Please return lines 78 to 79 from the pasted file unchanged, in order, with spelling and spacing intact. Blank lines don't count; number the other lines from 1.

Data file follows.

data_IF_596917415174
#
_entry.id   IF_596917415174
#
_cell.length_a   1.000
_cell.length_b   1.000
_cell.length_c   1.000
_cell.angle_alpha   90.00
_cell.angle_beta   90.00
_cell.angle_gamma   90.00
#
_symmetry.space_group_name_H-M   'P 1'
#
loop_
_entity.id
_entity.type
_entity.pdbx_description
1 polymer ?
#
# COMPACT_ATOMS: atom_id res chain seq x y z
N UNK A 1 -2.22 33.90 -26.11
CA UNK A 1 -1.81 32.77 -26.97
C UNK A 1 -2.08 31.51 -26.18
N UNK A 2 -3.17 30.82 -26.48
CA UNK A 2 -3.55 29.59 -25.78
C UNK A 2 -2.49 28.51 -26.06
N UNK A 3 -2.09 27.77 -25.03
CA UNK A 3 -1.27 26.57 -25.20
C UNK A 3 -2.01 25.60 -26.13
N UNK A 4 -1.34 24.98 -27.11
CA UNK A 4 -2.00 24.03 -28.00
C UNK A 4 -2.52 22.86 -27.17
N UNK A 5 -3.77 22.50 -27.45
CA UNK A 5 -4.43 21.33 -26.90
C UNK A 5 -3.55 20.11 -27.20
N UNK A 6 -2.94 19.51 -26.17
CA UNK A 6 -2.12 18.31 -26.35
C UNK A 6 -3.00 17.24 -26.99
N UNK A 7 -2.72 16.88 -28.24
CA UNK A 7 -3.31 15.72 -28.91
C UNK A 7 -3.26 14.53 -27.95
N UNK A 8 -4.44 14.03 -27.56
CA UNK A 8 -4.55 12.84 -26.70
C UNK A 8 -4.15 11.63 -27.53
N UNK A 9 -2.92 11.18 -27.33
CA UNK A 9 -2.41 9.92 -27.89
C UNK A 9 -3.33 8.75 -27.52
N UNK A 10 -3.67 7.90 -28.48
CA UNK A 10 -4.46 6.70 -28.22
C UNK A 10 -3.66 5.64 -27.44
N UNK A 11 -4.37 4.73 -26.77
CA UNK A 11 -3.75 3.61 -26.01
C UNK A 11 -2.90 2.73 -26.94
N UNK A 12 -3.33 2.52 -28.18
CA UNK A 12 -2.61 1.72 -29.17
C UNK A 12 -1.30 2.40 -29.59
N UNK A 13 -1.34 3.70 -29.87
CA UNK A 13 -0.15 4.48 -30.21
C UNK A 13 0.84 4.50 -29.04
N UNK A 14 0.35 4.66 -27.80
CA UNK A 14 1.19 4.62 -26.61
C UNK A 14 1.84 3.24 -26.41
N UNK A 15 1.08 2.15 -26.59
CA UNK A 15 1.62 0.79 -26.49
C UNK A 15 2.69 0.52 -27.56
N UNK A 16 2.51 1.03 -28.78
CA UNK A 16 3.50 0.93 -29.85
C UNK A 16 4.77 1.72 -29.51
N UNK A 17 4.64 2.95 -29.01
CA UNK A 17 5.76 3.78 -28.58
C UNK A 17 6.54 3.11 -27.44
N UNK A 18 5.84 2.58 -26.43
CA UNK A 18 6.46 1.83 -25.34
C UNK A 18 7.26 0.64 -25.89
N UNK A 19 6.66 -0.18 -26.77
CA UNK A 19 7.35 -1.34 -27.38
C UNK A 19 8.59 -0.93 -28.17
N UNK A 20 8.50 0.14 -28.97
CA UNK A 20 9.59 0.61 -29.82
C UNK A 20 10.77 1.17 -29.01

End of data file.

N UNK A 20 8.50 0.14 -28.97
CA UNK A 20 9.59 0.61 -29.82